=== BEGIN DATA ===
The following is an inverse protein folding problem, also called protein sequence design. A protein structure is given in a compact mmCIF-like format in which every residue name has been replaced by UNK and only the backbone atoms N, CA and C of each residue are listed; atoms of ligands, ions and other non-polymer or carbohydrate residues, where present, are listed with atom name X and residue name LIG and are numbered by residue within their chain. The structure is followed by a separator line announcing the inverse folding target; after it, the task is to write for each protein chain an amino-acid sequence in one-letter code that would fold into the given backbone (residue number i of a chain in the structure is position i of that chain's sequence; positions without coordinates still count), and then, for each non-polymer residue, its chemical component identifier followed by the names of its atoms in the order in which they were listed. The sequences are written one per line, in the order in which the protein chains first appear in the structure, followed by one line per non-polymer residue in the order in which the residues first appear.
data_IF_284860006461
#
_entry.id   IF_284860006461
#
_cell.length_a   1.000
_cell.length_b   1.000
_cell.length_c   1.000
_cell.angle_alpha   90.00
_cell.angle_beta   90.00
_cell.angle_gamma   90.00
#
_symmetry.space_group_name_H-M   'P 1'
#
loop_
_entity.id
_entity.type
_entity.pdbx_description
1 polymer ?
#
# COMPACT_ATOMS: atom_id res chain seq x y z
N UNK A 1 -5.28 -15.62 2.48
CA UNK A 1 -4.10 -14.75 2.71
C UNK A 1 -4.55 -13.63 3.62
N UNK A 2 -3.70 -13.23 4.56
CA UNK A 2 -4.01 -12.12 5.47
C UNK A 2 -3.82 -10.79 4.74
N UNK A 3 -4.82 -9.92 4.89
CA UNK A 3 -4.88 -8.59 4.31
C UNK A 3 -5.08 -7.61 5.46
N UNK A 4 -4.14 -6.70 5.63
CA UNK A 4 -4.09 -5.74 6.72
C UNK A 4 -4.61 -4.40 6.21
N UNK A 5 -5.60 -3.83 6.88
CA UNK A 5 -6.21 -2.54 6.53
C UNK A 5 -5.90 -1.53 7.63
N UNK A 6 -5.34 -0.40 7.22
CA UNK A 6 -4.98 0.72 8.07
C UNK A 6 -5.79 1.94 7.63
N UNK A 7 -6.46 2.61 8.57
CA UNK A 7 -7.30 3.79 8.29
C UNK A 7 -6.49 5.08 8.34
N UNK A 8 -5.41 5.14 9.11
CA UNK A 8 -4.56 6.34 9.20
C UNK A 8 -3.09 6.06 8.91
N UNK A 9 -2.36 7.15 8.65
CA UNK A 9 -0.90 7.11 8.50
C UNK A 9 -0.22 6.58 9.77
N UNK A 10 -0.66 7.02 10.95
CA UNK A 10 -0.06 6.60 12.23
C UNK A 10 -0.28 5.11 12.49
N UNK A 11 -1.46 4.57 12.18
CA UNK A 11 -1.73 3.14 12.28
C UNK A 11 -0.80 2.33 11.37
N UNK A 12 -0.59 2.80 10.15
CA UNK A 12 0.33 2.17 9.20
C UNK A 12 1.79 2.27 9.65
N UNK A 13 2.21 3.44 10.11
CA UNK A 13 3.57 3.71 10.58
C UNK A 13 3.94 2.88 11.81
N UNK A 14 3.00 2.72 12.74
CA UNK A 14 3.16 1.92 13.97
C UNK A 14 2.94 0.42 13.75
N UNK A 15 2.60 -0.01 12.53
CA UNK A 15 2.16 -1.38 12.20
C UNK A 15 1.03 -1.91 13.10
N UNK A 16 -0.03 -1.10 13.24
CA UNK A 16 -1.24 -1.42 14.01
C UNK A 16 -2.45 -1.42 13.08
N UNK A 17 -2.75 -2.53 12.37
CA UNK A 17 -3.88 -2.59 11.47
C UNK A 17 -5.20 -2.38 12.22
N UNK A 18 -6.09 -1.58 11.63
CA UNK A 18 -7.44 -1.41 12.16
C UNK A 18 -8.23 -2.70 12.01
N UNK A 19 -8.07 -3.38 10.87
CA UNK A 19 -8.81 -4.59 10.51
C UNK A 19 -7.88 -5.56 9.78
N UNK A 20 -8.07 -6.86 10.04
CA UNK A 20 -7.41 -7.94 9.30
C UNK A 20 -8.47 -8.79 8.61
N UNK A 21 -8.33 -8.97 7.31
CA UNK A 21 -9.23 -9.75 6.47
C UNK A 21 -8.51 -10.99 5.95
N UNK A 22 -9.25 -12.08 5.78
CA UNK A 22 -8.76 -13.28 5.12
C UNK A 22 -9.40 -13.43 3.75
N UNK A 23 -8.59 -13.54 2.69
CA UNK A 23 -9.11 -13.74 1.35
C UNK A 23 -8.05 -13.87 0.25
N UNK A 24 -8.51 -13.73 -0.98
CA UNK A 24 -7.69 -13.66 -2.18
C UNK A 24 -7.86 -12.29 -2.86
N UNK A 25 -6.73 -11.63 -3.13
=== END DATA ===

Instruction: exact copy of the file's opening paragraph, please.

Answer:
The following is an inverse protein folding problem, also called protein sequence design. A protein structure is given in a compact mmCIF-like format in which every residue name has been replaced by UNK and only the backbone atoms N, CA and C of each residue are listed; atoms of ligands, ions and other non-polymer or carbohydrate residues, where present, are listed with atom name X and residue name LIG and are numbered by residue within their chain. The structure is followed by a separator line announcing the inverse folding target; after it, the task is to write for each protein chain an amino-acid sequence in one-letter code that would fold into the given backbone (residue number i of a chain in the structure is position i of that chain's sequence; positions without coordinates still count), and then, for each non-polymer residue, its chemical component identifier followed by the names of its atoms in the order in which they were listed. The sequences are written one per line, in the order in which the protein chains first appear in the structure, followed by one line per non-polymer residue in the order in which the residues first appear.